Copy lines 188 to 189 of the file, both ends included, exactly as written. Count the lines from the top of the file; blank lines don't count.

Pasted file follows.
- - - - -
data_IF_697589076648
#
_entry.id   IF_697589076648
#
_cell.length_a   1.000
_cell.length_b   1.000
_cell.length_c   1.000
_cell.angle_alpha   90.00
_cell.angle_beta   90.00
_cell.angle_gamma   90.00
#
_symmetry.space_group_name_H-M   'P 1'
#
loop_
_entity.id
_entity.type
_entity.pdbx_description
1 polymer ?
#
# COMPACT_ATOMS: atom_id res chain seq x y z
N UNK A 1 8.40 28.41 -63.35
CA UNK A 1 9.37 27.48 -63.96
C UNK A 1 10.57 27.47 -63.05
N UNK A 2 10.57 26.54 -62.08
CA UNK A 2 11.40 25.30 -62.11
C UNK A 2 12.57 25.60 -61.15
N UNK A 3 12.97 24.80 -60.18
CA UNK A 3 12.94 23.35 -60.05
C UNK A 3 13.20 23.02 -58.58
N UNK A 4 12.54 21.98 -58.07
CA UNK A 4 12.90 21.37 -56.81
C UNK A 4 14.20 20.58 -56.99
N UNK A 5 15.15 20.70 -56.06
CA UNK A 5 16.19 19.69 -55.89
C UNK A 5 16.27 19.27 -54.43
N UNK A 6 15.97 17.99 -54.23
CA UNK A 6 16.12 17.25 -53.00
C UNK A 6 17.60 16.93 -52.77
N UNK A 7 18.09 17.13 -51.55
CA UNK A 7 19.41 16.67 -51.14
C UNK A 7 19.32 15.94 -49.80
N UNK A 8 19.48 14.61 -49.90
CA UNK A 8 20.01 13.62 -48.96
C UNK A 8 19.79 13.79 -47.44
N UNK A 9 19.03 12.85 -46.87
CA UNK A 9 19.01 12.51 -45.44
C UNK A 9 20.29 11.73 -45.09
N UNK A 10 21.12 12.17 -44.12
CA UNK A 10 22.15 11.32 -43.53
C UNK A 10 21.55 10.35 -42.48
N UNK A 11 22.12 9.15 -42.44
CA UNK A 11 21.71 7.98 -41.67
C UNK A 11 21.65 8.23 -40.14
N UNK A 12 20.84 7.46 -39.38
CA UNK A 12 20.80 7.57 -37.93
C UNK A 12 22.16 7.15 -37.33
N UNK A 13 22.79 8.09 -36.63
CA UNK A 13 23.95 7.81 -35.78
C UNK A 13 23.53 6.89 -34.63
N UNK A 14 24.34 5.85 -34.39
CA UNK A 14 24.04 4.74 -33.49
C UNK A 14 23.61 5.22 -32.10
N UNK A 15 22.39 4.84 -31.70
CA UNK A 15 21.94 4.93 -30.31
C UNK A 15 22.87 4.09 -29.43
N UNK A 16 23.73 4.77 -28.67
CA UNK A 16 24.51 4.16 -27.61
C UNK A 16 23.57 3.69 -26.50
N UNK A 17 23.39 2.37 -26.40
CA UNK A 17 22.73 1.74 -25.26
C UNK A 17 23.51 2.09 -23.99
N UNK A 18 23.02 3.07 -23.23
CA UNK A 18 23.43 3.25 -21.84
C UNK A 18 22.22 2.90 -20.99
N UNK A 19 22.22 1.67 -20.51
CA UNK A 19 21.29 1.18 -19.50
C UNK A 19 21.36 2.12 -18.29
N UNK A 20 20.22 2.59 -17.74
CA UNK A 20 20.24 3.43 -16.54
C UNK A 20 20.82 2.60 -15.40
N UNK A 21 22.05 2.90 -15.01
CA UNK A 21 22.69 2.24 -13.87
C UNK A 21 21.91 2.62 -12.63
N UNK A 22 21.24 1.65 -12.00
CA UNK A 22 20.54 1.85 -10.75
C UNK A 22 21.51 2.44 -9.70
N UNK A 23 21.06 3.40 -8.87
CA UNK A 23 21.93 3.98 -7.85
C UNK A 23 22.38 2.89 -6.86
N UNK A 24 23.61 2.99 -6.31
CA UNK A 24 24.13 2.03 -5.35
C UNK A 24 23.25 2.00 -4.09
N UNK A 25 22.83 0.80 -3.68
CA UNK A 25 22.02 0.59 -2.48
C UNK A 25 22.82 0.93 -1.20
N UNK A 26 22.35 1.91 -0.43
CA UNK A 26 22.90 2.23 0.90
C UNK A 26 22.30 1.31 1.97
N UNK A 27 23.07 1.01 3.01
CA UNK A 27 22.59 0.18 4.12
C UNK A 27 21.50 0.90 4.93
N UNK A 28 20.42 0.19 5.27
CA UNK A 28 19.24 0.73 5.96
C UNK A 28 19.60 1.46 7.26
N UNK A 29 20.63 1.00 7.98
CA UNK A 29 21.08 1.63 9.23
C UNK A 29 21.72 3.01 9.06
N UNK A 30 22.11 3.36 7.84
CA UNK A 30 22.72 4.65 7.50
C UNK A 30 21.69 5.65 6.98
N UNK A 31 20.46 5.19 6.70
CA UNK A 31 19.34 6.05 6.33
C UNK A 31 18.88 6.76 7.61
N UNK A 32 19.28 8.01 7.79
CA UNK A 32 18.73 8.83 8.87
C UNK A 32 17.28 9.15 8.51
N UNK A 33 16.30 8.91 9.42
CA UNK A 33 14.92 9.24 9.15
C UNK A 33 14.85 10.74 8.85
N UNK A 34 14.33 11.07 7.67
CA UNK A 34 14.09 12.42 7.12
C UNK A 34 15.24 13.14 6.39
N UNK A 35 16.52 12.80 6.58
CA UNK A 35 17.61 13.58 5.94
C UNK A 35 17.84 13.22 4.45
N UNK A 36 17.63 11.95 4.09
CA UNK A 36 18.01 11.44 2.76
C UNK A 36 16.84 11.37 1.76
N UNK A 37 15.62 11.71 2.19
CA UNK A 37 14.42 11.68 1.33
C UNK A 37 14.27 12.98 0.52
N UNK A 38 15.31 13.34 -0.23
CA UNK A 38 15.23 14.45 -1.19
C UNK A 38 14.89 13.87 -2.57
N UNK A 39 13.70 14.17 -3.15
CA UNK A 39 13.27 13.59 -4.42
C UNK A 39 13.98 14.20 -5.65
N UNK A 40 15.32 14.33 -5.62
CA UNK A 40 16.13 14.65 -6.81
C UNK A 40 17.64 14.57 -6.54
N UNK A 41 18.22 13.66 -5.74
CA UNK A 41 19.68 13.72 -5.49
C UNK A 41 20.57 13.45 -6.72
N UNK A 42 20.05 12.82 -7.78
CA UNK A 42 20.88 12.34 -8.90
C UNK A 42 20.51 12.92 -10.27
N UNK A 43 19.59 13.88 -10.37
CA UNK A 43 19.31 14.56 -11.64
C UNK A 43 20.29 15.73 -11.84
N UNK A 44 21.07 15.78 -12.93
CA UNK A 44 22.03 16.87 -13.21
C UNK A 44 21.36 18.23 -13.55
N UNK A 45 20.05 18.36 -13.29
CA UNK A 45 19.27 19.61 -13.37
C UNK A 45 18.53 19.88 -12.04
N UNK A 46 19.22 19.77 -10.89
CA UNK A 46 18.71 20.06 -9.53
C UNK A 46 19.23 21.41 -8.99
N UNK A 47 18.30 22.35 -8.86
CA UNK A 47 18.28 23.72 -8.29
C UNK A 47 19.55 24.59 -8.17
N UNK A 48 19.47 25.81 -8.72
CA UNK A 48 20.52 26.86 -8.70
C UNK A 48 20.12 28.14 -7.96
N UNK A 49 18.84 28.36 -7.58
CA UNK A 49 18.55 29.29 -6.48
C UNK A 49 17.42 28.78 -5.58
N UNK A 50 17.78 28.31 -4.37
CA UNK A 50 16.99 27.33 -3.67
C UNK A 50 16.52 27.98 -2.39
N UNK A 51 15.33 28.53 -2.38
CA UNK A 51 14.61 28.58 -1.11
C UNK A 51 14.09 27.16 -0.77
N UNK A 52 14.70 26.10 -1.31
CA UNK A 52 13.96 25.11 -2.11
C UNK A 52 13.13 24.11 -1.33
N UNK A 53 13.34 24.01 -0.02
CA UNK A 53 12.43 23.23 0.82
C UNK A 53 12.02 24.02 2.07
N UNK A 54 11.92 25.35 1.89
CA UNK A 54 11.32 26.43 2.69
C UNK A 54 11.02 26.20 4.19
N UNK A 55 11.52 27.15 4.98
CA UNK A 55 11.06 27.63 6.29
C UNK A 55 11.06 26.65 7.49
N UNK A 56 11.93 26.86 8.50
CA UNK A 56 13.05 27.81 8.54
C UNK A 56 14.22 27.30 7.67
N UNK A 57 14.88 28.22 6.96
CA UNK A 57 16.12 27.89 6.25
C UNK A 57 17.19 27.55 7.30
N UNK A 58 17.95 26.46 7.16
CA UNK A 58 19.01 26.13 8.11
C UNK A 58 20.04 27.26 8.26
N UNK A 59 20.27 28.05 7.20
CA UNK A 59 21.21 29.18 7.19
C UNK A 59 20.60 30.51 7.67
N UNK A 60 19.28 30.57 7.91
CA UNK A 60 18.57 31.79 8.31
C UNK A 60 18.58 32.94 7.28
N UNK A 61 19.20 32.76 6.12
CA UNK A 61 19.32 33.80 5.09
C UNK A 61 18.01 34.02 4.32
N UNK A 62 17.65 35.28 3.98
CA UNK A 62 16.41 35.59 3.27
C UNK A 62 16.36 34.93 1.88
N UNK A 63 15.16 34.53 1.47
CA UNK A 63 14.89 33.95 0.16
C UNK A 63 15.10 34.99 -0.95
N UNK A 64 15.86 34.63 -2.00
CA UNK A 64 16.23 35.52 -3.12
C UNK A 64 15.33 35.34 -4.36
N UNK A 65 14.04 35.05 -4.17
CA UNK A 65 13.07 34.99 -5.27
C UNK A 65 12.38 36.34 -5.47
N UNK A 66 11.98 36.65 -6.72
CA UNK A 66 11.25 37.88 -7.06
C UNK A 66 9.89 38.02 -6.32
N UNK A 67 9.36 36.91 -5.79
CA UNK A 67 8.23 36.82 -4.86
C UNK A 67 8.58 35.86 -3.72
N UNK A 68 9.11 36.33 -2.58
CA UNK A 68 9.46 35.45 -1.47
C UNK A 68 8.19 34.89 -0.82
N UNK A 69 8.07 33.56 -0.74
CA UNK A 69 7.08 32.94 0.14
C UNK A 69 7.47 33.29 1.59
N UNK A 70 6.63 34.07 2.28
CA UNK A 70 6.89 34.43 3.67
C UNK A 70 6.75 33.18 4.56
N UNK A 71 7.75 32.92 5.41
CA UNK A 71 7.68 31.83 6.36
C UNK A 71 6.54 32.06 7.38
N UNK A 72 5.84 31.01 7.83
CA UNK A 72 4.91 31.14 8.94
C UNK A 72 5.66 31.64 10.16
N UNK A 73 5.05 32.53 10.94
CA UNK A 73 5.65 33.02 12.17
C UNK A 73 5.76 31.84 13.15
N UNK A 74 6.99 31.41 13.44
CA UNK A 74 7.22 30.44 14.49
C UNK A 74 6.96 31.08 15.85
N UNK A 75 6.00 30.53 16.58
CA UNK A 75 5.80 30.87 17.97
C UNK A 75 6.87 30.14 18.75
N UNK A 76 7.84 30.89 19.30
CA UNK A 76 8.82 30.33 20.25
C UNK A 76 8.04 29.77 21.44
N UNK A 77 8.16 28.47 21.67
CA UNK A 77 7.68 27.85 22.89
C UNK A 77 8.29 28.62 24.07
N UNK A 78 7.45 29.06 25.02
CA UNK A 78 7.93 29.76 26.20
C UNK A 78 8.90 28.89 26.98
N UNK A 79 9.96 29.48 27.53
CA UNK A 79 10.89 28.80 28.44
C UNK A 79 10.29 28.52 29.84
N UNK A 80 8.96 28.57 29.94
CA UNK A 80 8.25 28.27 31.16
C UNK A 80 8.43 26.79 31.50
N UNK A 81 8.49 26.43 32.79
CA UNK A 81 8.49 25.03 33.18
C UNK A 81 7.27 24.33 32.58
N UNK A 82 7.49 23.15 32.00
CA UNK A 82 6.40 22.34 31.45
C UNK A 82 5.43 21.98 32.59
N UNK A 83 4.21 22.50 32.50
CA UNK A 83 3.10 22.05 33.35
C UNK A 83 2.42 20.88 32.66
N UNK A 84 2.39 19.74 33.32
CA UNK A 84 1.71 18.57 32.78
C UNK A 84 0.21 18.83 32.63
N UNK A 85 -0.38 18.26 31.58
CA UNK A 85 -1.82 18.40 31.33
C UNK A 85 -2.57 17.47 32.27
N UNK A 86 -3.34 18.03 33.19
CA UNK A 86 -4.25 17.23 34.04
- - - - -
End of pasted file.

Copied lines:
C UNK A 56 14.22 27.30 7.67
N UNK A 57 14.88 28.22 6.96